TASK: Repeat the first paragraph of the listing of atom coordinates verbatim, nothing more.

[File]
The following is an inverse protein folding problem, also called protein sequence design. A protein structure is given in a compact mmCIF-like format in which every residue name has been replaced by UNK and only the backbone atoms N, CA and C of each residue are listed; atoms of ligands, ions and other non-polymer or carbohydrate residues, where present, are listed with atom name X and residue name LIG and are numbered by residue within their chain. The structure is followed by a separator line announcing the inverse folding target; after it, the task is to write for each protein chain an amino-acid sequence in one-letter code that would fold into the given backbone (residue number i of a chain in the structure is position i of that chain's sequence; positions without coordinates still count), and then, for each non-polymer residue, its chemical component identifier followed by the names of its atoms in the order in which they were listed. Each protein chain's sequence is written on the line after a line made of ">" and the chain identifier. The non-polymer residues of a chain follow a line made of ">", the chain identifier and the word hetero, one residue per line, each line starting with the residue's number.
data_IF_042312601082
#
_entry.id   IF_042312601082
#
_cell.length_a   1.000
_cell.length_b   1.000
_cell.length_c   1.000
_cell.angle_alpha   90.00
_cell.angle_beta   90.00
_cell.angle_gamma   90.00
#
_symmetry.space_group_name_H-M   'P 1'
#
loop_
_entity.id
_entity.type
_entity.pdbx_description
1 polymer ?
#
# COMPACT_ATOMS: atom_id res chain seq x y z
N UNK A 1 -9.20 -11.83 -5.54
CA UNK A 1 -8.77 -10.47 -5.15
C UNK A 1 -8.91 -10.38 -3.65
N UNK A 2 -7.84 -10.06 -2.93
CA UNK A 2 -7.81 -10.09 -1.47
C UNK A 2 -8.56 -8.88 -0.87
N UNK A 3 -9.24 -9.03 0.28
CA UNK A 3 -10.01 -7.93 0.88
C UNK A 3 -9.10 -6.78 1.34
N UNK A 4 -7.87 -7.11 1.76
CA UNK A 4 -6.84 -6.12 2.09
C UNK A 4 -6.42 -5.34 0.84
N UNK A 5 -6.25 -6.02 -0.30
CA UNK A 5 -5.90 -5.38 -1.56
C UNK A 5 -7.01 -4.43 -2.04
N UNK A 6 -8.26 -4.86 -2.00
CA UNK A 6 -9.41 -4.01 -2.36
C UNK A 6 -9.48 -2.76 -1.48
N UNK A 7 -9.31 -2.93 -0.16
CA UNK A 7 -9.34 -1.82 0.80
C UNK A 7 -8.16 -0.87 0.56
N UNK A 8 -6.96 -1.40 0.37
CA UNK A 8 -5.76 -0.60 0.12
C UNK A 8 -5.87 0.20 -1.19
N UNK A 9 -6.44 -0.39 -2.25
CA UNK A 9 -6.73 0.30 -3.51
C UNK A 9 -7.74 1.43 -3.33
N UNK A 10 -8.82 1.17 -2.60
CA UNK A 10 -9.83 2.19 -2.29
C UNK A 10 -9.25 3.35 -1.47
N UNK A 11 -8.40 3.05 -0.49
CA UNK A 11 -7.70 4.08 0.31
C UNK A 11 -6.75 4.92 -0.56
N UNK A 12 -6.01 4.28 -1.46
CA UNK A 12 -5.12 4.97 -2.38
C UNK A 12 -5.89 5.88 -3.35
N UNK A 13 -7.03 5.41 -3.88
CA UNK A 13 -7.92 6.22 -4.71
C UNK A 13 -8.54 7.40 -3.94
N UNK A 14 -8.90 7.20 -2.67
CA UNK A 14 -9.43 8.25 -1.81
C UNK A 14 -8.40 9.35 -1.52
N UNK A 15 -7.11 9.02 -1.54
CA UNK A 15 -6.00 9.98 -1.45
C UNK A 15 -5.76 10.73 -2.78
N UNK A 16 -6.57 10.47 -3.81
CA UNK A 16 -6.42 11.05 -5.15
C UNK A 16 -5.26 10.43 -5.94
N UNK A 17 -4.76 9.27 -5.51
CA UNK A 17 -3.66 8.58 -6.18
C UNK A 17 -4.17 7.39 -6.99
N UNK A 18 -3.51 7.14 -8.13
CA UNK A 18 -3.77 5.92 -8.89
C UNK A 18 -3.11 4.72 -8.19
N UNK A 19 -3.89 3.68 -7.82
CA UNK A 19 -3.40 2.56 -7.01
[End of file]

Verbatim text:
The following is an inverse protein folding problem, also called protein sequence design. A protein structure is given in a compact mmCIF-like format in which every residue name has been replaced by UNK and only the backbone atoms N, CA and C of each residue are listed; atoms of ligands, ions and other non-polymer or carbohydrate residues, where present, are listed with atom name X and residue name LIG and are numbered by residue within their chain. The structure is followed by a separator line announcing the inverse folding target; after it, the task is to write for each protein chain an amino-acid sequence in one-letter code that would fold into the given backbone (residue number i of a chain in the structure is position i of that chain's sequence; positions without coordinates still count), and then, for each non-polymer residue, its chemical component identifier followed by the names of its atoms in the order in which they were listed. Each protein chain's sequence is written on the line after a line made of ">" and the chain identifier. The non-polymer residues of a chain follow a line made of ">", the chain identifier and the word hetero, one residue per line, each line starting with the residue's number.